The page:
Antrim born 'King of Potatoes' Mark Abbott wins Northern Ireland heats of Great British Menu with highest score across competition
An Antrim chef has become the highest scoring contestant on the Great British Menu.
Mark Abbott beat rival Chris McGowan in the Northern Ireland regional finals of BBC 2's Great British Menu.
However his high scores - including two tens for his potato based starter and his fish course - have made him the highest scoring competitor across the week.
Mark beat off competition from Chris, and also Eddie Attwell, currently chef at St Kyrans in Co Cavan to win the Northern Ireland title.
He will now go on to compete with the seven other regional winners in the national finals for a chance to cook at the Great Britons Banquet at the Houses of Parliament.
Mark was back in Northern Ireland this week and even visited his competitor Chris McGowan's restaurant Wine and Brine in Moira for a "lovely lunch", particularly praising the black pudding sausage rolls he had sampled.
The Antrim man is now head chef at the two Michelin starred Cambridge restaurant Midsummer House owned by top chef Daniel Clifford
But he has not forgotten his roots and this week also paid a visit to Belfast Metropolitan College where he first learned his skills.
He revealed there how tough the competition really is and his shock at his incredible scores.
"I was speechless when I got those scores, I work hard but did not expect to do so well," he said.
"I was an emotional wreck all that week during filming – what you don’t see is that the starter and fish course are both filmed on the same day – we were on set from 6.30am to 9.30pm.
"The series is just going to heat up even more later on in the week as the competition continues."
Mark attributes much of his success and confidence to his two years spent training at Belfast Met's hospitality centre of excellence formerly at the college’s Brunswick Street campus and now in its flagship Titanic Quarter campus.
“I really enjoyed my time there and got great support and from all of the lecturers both in terms of skills and practical advice on how to make it in the industry," he said.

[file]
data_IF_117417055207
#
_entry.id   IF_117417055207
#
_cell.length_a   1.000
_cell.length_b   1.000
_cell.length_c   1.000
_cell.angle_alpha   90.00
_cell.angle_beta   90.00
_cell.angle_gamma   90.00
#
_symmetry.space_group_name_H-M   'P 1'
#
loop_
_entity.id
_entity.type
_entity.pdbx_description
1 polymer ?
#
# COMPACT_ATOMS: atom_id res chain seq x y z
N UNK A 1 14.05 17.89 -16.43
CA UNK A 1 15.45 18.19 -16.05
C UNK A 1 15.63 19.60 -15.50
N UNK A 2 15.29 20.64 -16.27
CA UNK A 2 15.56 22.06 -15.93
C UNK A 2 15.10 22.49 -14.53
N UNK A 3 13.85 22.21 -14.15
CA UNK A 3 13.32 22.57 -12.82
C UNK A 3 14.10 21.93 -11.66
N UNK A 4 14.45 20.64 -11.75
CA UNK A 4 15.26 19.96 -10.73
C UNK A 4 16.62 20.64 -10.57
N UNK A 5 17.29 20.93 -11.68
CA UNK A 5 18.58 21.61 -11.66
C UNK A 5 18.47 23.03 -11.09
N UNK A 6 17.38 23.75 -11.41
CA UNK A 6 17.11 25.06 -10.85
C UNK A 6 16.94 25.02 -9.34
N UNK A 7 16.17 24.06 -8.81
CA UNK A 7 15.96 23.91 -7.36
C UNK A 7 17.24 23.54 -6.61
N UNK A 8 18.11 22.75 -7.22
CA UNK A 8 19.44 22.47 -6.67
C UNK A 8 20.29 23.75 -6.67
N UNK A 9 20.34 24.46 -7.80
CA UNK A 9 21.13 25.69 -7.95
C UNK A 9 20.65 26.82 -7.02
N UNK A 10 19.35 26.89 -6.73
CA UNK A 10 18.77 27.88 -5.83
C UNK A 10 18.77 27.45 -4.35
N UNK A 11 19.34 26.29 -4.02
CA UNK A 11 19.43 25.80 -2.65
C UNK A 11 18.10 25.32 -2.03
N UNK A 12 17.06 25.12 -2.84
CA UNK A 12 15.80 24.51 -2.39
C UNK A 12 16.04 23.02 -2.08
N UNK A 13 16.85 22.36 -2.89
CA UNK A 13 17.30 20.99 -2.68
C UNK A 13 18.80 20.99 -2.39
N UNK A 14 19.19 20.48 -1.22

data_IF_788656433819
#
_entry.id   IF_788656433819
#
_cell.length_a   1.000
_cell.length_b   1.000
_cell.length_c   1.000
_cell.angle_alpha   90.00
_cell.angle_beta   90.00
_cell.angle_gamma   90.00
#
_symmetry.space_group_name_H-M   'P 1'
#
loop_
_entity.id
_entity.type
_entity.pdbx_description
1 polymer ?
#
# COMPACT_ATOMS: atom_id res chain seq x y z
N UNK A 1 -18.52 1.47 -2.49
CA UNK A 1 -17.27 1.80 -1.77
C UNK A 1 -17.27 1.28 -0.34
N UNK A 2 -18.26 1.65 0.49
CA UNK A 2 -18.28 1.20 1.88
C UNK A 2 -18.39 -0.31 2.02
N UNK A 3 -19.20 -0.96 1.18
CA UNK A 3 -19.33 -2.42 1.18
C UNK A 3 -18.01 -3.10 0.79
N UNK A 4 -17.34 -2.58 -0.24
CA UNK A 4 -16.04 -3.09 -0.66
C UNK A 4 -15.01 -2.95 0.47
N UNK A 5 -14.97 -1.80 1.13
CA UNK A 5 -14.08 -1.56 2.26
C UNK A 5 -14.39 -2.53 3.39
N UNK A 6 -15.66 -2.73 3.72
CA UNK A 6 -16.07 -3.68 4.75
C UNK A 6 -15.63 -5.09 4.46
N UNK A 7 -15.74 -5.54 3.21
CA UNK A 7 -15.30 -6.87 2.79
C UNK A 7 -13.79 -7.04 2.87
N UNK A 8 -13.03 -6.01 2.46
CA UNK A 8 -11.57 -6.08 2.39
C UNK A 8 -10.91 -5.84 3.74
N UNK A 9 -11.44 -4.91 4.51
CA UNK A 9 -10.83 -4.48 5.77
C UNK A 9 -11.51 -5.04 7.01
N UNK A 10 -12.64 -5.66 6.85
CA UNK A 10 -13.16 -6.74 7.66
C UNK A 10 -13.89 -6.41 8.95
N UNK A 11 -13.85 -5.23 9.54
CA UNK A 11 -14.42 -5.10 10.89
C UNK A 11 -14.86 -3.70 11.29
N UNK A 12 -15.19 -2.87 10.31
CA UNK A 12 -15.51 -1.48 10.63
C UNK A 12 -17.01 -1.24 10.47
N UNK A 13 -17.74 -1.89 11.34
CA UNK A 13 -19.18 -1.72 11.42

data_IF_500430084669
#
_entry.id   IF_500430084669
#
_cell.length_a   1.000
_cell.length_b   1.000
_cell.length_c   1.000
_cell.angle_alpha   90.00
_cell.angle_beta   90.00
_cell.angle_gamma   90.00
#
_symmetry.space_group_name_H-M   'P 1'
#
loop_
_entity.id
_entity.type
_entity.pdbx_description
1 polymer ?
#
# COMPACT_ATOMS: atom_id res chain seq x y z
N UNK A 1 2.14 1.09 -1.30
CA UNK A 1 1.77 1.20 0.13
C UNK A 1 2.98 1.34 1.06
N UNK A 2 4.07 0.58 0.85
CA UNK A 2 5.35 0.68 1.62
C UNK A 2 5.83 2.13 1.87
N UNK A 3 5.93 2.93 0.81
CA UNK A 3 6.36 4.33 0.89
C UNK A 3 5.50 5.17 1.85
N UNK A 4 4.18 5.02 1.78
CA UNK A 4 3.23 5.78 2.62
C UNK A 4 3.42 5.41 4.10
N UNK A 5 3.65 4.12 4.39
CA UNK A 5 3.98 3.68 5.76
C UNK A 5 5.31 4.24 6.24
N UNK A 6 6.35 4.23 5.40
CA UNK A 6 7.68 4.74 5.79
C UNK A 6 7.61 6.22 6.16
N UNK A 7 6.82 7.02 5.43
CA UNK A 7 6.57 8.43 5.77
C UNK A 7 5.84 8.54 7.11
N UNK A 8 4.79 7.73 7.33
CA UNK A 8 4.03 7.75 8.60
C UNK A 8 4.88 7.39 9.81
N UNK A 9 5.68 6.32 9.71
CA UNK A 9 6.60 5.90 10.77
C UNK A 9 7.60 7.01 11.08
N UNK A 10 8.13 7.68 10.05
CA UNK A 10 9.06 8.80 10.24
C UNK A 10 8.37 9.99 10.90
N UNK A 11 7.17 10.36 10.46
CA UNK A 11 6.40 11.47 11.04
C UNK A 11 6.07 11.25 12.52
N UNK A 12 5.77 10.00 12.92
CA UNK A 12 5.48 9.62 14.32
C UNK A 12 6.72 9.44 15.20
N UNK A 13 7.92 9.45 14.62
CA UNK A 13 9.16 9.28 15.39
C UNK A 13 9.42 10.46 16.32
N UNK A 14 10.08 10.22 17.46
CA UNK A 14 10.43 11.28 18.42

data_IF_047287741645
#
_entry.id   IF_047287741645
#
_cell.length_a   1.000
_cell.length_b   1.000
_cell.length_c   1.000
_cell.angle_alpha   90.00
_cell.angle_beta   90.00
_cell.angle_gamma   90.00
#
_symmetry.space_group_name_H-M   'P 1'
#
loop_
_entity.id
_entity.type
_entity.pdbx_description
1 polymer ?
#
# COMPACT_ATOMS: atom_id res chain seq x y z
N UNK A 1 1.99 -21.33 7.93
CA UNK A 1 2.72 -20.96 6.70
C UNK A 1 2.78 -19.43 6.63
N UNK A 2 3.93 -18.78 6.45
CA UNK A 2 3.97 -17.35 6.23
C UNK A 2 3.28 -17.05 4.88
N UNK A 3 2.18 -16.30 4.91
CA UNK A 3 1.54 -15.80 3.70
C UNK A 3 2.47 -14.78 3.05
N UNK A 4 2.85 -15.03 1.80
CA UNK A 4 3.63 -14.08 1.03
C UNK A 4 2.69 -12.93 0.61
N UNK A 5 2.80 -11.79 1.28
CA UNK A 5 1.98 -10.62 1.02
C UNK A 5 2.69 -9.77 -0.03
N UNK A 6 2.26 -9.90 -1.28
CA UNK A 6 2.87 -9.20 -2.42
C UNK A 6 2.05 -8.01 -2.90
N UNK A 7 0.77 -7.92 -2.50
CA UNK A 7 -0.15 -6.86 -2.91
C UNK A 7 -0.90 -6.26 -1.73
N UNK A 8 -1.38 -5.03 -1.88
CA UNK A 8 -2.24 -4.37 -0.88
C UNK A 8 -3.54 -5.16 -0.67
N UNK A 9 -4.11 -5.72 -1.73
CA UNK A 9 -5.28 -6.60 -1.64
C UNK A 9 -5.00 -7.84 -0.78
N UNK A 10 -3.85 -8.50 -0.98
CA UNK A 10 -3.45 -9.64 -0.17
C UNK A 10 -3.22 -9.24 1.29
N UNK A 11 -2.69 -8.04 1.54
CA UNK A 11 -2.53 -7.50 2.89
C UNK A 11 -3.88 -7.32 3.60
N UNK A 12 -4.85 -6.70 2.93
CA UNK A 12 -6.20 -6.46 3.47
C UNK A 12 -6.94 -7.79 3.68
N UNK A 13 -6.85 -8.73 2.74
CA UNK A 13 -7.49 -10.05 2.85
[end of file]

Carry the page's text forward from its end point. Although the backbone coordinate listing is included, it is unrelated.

"The course and my supportive family really sparked my passion for food and cooking and allowed me to follow my ambitions."
Following Belfast Met, Mark attracted the eye of renowned chef Michael Deane and worked for him at his Howard Street restaurant.
"When I was 19 years-old I moved to Edinburgh and London to work in Michelin starred restaurants but I found the big city wasn’t for me," he said.
"I then settled in Midsummer House where I have been for six years and I absolutely love it."
His former tutor Thomas Turley said Mark is an inspiration to students.
“I am so proud of Mark, his performance last night was amazing, and to be awarded such high marks all this week is truly staggering," he said.
"I was so fortunate to have Mark in my group when he stared his chef’s programme at the college, and will be following the Great British Menu with huge pride throughout this series.
"Mark is an inspiration to the rest of our students. Belfast Met’s recently launched Linen Lounge, Scullery and Yard restaurants are now open to the public and are the training grounds for our aspiring chefs and food and beverage trainees – it teaches them how to work in any type of restaurant, anywhere in the world.”
The Great British Menu is shown on BBC 2 every evening, with the episodes on finals week starting at 7pm.
Belfast Telegraph Digital